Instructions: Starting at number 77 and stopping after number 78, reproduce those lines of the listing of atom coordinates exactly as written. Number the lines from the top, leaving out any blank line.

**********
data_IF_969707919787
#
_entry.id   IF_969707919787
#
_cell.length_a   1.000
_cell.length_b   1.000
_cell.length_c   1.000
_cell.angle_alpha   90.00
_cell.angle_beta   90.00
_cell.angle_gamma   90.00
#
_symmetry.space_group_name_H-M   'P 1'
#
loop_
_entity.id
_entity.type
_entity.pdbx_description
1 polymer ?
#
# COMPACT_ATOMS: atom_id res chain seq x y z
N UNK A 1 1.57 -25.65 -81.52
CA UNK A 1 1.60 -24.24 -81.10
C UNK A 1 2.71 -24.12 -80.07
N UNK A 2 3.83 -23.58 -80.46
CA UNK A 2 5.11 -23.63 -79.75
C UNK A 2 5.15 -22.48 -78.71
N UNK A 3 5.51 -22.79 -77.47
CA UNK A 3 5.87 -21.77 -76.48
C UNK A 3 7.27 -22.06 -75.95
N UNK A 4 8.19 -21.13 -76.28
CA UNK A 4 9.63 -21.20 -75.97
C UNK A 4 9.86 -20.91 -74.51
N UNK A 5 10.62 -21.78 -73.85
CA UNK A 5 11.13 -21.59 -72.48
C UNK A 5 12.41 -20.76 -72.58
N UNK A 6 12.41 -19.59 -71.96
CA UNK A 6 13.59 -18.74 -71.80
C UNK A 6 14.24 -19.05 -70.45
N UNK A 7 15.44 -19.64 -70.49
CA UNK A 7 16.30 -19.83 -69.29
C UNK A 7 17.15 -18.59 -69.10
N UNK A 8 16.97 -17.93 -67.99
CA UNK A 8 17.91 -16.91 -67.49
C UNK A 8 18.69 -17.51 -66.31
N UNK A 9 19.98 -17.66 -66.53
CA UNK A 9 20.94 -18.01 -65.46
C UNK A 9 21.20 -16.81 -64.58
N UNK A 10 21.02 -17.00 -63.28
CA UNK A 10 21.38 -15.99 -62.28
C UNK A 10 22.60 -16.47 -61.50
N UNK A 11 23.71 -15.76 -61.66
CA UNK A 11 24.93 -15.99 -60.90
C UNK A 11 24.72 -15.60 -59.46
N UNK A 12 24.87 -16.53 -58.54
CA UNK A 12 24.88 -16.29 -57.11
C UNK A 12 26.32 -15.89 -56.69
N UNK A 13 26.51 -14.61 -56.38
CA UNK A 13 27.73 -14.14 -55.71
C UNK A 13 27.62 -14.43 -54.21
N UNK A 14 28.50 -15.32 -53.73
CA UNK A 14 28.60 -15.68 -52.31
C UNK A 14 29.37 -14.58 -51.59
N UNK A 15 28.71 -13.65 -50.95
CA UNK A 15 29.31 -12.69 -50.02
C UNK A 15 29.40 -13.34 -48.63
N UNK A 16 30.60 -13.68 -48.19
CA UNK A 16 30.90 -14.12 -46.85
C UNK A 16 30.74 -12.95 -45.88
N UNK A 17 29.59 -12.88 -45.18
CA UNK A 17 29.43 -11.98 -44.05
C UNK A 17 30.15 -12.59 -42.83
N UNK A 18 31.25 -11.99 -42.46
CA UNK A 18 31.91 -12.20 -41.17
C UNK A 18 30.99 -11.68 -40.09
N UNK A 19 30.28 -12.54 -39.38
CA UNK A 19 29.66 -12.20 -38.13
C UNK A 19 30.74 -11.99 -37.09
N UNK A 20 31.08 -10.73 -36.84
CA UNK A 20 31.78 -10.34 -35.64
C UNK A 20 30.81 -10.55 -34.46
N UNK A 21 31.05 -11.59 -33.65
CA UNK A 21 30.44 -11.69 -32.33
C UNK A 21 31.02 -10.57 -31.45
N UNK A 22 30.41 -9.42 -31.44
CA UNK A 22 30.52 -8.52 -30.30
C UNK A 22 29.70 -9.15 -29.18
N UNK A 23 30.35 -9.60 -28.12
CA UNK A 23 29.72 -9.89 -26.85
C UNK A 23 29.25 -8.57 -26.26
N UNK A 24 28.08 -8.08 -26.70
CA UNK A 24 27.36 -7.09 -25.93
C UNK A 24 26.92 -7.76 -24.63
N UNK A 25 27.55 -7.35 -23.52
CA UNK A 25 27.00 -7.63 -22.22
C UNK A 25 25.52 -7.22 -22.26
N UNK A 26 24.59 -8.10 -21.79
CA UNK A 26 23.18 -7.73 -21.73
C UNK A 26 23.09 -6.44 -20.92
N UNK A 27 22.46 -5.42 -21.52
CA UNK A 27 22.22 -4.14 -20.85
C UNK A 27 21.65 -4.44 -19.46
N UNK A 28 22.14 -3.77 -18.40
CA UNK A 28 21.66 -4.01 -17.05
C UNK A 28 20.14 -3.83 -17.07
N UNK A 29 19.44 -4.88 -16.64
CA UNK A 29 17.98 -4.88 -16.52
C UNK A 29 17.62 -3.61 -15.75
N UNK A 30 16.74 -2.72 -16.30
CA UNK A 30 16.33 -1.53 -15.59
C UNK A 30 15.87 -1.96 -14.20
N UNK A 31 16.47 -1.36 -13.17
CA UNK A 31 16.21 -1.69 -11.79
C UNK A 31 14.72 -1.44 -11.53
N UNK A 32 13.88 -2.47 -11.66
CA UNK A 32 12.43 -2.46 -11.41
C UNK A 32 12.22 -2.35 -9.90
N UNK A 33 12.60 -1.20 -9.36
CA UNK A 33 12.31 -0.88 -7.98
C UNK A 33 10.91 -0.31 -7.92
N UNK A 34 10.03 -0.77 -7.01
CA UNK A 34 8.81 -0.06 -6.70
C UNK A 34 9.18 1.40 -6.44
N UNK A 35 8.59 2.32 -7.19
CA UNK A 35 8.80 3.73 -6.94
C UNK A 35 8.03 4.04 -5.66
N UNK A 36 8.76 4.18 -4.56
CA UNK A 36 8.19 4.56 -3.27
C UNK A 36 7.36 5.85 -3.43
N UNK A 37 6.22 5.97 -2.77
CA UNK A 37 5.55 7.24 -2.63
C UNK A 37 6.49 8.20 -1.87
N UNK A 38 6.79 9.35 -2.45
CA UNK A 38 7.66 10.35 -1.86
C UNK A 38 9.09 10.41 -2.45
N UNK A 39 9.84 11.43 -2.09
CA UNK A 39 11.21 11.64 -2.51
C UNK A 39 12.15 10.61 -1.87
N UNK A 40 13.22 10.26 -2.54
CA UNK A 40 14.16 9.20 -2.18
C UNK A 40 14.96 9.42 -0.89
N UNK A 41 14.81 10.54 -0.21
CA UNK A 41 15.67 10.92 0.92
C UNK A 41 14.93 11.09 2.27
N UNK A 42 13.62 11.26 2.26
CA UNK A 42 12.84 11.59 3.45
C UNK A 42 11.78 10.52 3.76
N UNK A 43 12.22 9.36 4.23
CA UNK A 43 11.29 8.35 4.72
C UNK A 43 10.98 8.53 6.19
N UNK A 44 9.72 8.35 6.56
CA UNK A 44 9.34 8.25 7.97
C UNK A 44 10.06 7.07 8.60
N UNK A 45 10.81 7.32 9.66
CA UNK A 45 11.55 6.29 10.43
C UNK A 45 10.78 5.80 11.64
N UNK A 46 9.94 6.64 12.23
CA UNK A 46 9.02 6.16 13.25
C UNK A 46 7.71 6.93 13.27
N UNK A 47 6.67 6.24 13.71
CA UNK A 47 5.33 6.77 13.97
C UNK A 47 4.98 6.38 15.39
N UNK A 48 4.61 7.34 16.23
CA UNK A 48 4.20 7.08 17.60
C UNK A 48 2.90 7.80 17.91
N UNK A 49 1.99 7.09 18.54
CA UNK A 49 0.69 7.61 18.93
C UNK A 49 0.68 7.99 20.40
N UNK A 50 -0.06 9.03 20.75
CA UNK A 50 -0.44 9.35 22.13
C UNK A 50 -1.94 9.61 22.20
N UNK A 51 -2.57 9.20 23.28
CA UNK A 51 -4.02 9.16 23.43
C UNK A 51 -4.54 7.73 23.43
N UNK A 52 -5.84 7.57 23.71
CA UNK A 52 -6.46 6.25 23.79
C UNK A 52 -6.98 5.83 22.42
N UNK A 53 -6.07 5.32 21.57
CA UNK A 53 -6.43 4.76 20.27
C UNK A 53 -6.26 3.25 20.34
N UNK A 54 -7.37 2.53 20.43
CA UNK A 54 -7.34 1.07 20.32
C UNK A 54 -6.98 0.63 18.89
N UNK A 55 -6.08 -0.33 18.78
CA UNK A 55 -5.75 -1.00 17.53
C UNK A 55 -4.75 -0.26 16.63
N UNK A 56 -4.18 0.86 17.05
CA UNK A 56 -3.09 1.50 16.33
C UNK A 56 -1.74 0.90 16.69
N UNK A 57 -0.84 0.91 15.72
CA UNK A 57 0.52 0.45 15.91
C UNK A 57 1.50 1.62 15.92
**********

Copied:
C UNK A 19 30.74 -11.99 -37.09
N UNK A 20 31.08 -10.73 -36.84